The RBA's been cutting rates for years but it hasn't had much success boosting inflation - here's proof

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  • Australia’s cash rate, at 1.5%, sits at the lowest level on record. Many suspect the RBA will cut rates again in the not too distant future.
  • Despite the cash rate being reduced by 575 basis points since the GFC, average annual inflation over the past five years has grown at the slowest pace in 55-years.
  • In the year to March, inflation grew by 1.3%. Underlying inflation was not much stronger at 1.42%.
  • The RBA will announce its next interest rate decision on May 7. Markets put the probability of a 25 basis point cut at just under 50%.

If you think a rate cut or two from the RBA will suddenly boost Australian inflationary pressures, here’s a statistic from Commsec that provides some food for thought.

Despite the RBA reducing Australia’s cash rate from 7.25% to a record-low of 1.5% over the past decade, it calculates that average annual inflation over the past five years grew at the slowest pace in 55-years.

Yes, at just 1.74%, annual inflation hasn’t been this weak since 1963.

The chart below from Commsec tells the story.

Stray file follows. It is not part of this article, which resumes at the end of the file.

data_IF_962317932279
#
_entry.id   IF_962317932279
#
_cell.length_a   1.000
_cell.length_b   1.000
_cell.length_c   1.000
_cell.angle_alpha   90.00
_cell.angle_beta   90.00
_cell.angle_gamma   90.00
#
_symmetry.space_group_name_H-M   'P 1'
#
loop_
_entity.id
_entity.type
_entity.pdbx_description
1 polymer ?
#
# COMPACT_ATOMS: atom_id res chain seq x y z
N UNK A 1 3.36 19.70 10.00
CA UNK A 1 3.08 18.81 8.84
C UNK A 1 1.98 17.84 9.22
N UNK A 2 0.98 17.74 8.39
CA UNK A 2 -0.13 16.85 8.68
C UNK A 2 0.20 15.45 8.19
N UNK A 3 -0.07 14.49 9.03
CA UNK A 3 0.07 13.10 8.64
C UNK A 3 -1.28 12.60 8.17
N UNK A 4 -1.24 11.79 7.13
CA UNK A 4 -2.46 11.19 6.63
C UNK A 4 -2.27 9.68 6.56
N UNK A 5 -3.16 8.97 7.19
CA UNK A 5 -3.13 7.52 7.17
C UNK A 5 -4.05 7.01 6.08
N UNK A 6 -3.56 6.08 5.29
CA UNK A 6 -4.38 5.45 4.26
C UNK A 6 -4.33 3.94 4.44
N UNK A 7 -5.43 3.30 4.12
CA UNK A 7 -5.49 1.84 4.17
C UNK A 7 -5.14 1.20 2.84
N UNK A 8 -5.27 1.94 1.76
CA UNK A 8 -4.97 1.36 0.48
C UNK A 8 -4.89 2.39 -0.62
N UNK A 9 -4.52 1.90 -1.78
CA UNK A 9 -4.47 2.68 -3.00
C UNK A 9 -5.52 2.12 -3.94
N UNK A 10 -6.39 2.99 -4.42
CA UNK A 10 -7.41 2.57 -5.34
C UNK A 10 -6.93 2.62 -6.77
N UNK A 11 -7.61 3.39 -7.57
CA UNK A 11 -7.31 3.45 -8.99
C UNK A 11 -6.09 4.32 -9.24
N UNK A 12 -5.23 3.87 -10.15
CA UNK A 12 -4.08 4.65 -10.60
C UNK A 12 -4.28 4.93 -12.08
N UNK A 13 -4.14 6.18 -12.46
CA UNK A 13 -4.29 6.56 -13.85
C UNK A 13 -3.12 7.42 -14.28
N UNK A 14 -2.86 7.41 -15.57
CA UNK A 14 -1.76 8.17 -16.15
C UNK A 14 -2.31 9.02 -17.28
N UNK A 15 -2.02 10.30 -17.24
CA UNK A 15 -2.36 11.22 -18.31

While inflation has been weak over recent years, it was even weaker over the past 12 months.

From the March quarter last year, consumer price inflation grew by a paltry 1.3%, according to the ABS. Underlying inflation, which removes the effects of volatile price movements such as food and fuel, wasn’t much stronger at 1.42%, the equal-lowest level on record.

The latter is now moving away, not towards, the RBA’s 2-3% medium-term target.

Whether measured in headline or underlying terms, inflation, already weak, got even weaker.

Despite the less than convincing track record for rate cute being able to spur on inflationary pressures, markets, and most economists, are convinced the RBA will ease monetary policy settings again — potentially as soon as next week — to stimulate economic activity and curb the risk of Australia falling into a deflationary spiral that will do little to encourage spending or investment, nor make debt servicing any easier.

A rate cut may do the trick to help spur on a sustained lift in inflation, but with the cash rate already sitting at record lows, and with fiscal stimulus still limited at this point, it’s easy to see why some are now talking about the prospect of the RBA having to adopt non-conventional measures to achieve its policy objectives.

NOW READ: WHEN RATE CUTS AREN’T ENOUGH: Why the RBA could get experimental if Australia’s economy really hits the skids

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